Don't Want A Liquidity Trap? More Saving Is The Answer

With interest rates in many countries close to zero or even negative, some commentators are of the view that monetary policy of the central banks are likely to become less effective in navigating the economy. In fact, it is held that we have most likely reached a situation that the economy is approaching a liquidity trap. But what does this mean?

In the popular framework of thinking that originates from the writings of John Maynard Keynes, economic activity is presented in terms of a circular flow of money. Spending by one individual becomes part of the earnings of another individual, and spending by yet another individual becomes part of the first individual's earnings.

Recessions, according to Keynes, are a response to the fact that consumers — for some psychological reason — have decided to cut down on their expenditure and raise their savings.

For instance, if for some reason people have become less confident about the future, they will cut back their outlays and hoard more money. Therefore, once an individual spends less, this will worsen the situation of some other individual, who in turn also cuts his spending.

A vicious cycle sets in — the decline in people's confidence causes them to spend less and to hoard more money, and this lowers economic activity further, thereby causing people to hoard more, etc.

Following this logic, in order to prevent a recession from getting out of hand, the central bank must lift the growth rate of money supply and aggressively lower interest rates.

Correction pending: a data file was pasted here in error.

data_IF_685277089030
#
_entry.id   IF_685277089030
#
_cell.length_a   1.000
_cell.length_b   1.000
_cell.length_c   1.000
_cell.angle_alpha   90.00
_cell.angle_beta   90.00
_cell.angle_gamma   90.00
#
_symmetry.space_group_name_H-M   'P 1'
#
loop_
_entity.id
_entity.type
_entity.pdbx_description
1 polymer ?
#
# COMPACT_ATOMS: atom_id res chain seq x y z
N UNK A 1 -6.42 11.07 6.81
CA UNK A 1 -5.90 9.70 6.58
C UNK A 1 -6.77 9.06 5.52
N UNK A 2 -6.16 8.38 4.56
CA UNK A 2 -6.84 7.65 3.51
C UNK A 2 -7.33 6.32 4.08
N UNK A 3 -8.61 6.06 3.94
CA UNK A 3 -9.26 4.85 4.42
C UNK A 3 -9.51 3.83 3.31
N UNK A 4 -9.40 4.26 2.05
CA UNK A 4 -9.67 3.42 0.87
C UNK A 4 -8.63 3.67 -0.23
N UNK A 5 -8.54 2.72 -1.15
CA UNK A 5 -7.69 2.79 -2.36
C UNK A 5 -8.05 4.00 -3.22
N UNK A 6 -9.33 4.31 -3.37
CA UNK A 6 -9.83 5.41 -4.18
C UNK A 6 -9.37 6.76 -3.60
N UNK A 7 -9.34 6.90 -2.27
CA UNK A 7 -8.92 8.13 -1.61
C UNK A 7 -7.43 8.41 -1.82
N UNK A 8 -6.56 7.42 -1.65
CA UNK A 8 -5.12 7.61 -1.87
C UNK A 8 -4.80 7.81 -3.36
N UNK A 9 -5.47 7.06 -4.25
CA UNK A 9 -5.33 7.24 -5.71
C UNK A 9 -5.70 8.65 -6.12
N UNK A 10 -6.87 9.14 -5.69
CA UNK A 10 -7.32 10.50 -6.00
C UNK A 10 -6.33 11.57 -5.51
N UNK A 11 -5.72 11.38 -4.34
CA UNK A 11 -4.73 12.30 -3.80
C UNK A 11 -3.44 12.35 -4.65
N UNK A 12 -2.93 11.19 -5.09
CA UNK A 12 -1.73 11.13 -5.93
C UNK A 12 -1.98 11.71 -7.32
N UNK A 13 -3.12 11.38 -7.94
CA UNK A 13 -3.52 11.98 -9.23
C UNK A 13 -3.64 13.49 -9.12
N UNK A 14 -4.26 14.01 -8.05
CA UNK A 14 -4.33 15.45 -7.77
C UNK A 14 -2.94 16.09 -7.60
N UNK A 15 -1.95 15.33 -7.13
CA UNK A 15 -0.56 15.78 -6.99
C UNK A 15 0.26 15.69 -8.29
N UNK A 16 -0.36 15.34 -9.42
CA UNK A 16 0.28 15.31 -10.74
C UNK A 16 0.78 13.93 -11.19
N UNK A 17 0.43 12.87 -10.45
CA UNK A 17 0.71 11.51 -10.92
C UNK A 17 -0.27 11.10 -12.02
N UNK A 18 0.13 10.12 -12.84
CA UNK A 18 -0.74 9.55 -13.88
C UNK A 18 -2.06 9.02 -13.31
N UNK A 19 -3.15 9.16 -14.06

Once consumers have more money in their pockets, their confidence will increase, and they will start spending again, thereby re-establishing the circular flow of money. Or so it is held.

In his writings, however, Keynes suggested that a situation could emerge when an aggressive lowering of interest rates by the central bank would bring rates to a level from which they would not fall further. As a result, the central bank will not be able to revive the economy.

This, according to Keynes, could occur because people might adopt a view that interest rates have bottomed out and that rates should subsequently rise, leading to capital losses on bond holdings. As a result, people's demand for money will become extremely high, implying that people would hoard money and refuse to spend it no matter how much the central bank tries to expand the money supply.

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